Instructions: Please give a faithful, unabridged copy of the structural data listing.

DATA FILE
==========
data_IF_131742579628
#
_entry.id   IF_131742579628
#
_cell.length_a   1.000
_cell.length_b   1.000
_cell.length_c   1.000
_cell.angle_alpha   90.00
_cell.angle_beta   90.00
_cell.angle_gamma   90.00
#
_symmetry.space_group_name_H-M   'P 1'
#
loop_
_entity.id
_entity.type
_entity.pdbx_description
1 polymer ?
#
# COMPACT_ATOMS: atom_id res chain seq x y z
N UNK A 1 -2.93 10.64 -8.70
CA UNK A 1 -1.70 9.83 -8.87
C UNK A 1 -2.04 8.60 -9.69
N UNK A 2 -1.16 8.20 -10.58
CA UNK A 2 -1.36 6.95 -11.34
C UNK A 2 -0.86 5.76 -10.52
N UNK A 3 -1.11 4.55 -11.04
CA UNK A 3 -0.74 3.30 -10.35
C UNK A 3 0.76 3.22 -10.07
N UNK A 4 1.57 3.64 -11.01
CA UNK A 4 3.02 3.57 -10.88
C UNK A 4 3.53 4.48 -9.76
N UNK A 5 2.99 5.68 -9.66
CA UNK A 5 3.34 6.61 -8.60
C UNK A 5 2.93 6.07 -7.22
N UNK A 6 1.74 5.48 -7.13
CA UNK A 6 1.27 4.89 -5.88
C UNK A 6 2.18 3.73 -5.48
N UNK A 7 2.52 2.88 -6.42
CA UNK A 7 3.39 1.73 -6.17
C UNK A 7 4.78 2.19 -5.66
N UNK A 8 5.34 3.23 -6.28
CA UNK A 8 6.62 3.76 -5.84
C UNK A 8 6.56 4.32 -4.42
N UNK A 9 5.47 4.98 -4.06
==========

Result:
data_IF_131742579628
#
_entry.id   IF_131742579628
#
_cell.length_a   1.000
_cell.length_b   1.000
_cell.length_c   1.000
_cell.angle_alpha   90.00
_cell.angle_beta   90.00
_cell.angle_gamma   90.00
#
_symmetry.space_group_name_H-M   'P 1'
#
loop_
_entity.id
_entity.type
_entity.pdbx_description
1 polymer ?
#
# COMPACT_ATOMS: atom_id res chain seq x y z
N UNK A 1 -2.93 10.64 -8.70
CA UNK A 1 -1.70 9.83 -8.87
C UNK A 1 -2.04 8.60 -9.69
N UNK A 2 -1.16 8.20 -10.58
CA UNK A 2 -1.36 6.95 -11.34
C UNK A 2 -0.86 5.76 -10.52
N UNK A 3 -1.11 4.55 -11.04
CA UNK A 3 -0.74 3.30 -10.35
C UNK A 3 0.76 3.22 -10.07
N UNK A 4 1.57 3.64 -11.01
CA UNK A 4 3.02 3.57 -10.88
C UNK A 4 3.53 4.48 -9.76
N UNK A 5 2.99 5.68 -9.66
CA UNK A 5 3.34 6.61 -8.60
C UNK A 5 2.93 6.07 -7.22
N UNK A 6 1.74 5.48 -7.13
CA UNK A 6 1.27 4.89 -5.88
C UNK A 6 2.18 3.73 -5.48
N UNK A 7 2.52 2.88 -6.42
CA UNK A 7 3.39 1.73 -6.17
C UNK A 7 4.78 2.19 -5.66
N UNK A 8 5.34 3.23 -6.28
CA UNK A 8 6.62 3.76 -5.84
C UNK A 8 6.56 4.32 -4.42
N UNK A 9 5.47 4.98 -4.06